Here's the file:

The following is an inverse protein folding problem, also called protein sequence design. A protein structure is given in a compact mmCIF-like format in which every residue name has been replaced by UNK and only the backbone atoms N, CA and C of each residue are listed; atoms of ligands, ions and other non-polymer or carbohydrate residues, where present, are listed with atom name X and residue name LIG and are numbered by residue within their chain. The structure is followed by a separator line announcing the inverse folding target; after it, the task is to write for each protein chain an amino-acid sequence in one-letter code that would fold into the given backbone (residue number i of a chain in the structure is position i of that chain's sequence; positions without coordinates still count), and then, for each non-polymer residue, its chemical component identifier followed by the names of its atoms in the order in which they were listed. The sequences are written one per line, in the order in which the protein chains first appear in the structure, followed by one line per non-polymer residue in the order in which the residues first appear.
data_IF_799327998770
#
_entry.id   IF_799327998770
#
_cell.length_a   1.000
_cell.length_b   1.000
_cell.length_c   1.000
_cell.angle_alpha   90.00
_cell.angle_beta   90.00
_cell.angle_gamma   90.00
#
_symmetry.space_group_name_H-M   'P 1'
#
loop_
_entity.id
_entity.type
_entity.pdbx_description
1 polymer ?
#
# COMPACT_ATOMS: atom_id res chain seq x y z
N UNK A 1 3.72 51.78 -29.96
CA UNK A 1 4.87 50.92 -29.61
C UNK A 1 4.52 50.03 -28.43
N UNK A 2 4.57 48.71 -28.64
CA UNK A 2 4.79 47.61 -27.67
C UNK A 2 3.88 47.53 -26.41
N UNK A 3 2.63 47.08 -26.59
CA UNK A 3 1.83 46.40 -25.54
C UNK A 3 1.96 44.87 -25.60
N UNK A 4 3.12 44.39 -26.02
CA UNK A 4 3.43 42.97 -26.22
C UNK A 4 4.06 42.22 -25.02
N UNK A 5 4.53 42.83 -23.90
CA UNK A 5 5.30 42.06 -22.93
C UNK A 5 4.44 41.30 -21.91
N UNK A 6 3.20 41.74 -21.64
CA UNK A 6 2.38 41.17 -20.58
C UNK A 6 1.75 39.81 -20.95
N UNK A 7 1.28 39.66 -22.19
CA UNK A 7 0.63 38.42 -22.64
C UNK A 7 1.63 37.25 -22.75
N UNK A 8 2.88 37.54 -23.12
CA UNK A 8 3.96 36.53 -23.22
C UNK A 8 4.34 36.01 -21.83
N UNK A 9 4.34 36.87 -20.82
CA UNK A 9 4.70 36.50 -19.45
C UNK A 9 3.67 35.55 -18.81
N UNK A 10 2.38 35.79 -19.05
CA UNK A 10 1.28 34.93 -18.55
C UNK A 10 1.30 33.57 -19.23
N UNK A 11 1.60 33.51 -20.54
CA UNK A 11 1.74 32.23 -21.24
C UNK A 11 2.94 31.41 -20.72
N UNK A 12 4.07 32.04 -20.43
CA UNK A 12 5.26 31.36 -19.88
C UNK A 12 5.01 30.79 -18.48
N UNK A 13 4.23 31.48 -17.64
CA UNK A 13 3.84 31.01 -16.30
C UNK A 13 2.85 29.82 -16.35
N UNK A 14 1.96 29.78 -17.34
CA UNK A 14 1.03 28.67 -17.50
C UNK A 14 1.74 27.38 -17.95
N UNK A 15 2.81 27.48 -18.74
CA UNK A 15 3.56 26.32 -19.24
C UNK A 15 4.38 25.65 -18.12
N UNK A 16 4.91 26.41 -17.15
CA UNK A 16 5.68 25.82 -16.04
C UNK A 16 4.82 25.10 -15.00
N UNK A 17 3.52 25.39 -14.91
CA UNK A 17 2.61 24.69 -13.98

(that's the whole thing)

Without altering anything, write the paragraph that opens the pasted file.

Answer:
The following is an inverse protein folding problem, also called protein sequence design. A protein structure is given in a compact mmCIF-like format in which every residue name has been replaced by UNK and only the backbone atoms N, CA and C of each residue are listed; atoms of ligands, ions and other non-polymer or carbohydrate residues, where present, are listed with atom name X and residue name LIG and are numbered by residue within their chain. The structure is followed by a separator line announcing the inverse folding target; after it, the task is to write for each protein chain an amino-acid sequence in one-letter code that would fold into the given backbone (residue number i of a chain in the structure is position i of that chain's sequence; positions without coordinates still count), and then, for each non-polymer residue, its chemical component identifier followed by the names of its atoms in the order in which they were listed. The sequences are written one per line, in the order in which the protein chains first appear in the structure, followed by one line per non-polymer residue in the order in which the residues first appear.